A FLAGSHIP cash and carry superstore bringing hundreds of jobs to Southampton won’t open for at least another 12 months, the Daily Echo can reveal.
It had originally been hoped a new Costco warehouse would be open in the city as soon as this summer, which council and business
leaders had claimed would cement its position as the retail capital of the south coast.
But the low-cost wholesaler says it now believes it is unlikely it will open its giant 13,000-square metre outlet on part of the former BAT site in Millbrook
until next spring.
The firm insists it remains fully committed to opening its 23rd warehouse in Southampton, and said the scheme is progressing to plan.
But confirmation it will almost certainly not open this year, as originally estimated, will come as a blow to jobhunters in the city.
The store was one of the planned developments for Southampton where council leader Royston Smith suggested the private sector could provide jobs for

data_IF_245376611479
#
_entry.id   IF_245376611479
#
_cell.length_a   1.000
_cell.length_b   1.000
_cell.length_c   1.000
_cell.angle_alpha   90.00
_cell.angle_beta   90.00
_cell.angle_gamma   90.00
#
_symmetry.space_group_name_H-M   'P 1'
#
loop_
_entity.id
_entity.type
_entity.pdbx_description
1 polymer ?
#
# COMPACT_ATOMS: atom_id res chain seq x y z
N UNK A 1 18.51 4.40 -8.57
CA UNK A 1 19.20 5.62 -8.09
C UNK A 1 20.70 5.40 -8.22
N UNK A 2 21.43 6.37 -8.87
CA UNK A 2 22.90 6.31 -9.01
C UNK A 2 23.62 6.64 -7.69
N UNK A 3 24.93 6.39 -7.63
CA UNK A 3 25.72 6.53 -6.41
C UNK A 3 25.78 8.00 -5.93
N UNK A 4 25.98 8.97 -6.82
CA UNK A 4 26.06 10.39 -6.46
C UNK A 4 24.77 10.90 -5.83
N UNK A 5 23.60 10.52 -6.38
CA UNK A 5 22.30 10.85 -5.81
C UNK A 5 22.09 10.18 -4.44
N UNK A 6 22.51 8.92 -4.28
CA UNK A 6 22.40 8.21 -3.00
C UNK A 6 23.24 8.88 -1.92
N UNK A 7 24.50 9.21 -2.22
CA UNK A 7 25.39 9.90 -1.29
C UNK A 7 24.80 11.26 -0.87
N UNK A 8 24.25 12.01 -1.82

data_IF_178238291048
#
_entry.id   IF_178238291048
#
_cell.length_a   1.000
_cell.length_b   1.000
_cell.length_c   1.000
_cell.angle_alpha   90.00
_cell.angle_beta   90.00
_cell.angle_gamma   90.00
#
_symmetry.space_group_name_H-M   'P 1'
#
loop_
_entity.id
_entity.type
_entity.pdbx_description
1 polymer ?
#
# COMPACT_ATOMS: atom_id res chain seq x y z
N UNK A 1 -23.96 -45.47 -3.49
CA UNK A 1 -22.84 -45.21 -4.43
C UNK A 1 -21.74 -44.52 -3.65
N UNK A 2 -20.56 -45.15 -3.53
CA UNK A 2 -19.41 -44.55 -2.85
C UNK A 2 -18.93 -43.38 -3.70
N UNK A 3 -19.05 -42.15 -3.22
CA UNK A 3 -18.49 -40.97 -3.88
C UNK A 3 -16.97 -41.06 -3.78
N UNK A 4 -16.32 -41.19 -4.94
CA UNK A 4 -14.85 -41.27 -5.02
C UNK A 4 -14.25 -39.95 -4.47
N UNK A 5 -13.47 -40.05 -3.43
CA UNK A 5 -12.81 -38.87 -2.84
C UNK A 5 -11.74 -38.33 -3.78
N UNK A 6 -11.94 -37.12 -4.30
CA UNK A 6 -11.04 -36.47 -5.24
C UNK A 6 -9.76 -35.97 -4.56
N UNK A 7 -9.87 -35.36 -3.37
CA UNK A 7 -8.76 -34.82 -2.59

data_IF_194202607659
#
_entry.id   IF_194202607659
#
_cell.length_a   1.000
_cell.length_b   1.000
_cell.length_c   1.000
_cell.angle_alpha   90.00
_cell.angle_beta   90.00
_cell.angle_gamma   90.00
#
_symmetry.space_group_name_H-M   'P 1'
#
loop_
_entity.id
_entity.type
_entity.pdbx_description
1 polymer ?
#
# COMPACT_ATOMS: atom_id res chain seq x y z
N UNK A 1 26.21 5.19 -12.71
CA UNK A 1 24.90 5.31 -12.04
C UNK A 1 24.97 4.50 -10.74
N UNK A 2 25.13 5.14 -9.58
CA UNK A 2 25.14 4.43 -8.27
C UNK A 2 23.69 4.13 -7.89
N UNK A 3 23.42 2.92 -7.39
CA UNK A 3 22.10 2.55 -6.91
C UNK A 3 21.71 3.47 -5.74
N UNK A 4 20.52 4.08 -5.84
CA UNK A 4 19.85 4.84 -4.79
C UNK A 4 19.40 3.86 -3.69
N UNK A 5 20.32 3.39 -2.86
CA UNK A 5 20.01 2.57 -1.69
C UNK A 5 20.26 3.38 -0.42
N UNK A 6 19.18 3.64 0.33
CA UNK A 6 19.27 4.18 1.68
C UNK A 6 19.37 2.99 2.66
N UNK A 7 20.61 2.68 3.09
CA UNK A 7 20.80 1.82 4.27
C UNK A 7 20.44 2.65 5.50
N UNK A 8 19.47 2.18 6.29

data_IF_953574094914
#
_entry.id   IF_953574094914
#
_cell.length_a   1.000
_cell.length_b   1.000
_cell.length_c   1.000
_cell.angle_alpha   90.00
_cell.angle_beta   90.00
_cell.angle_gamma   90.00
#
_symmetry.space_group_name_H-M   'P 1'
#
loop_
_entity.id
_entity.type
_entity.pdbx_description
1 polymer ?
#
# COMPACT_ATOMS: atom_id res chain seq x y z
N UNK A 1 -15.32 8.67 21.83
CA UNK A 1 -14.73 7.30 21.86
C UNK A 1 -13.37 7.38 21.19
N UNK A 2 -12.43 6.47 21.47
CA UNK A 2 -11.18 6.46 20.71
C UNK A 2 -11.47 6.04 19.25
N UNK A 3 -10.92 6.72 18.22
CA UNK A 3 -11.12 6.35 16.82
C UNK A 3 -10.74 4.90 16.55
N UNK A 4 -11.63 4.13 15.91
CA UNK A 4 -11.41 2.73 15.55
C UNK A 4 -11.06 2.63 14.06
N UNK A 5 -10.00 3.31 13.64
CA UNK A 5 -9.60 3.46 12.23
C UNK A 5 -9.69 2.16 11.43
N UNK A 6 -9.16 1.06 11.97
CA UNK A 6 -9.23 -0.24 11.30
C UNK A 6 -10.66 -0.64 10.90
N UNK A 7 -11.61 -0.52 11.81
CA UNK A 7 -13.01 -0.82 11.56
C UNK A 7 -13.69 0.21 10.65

hundreds of council workers losing their posts in cost-cutting measures.
It comes as the national unemployment rate has this month hit a 16-year high of 8.4 per cent of the workforce.
When it opens, Costco will create 132 full-time and 117 part-time jobs, and the American retailer was backed during the planning process by Hampshire Chamber of Commerce because it was seen as a boost to the city economy.
Costco’s James Cheesemore said work is still being carried out by the landowners to clear the ten-acre plot, off Regents Park Road, after which building work should begin later this year.
He said: “We’re hoping to open in the spring next year.
“If we can do it earlier than spring we will – we’re still very much committed to the project.
“It was always going to be a long process and we’ve been progressing as quickly as possible.
“There’s been no delay.
“Once we’re on site it wouldn’t take us more than six months to build.”
Costco has argued its warehouse, which will open seven days a week, selling 4,000 different lines, will breathe life into the ten-acre site, which was used for cigarette manufacturing until BAT
shut down production in 2007.
The firm has vowed to recruit locally for its positions at the store, and expects as many as 70 per cent of its employees to be under 35.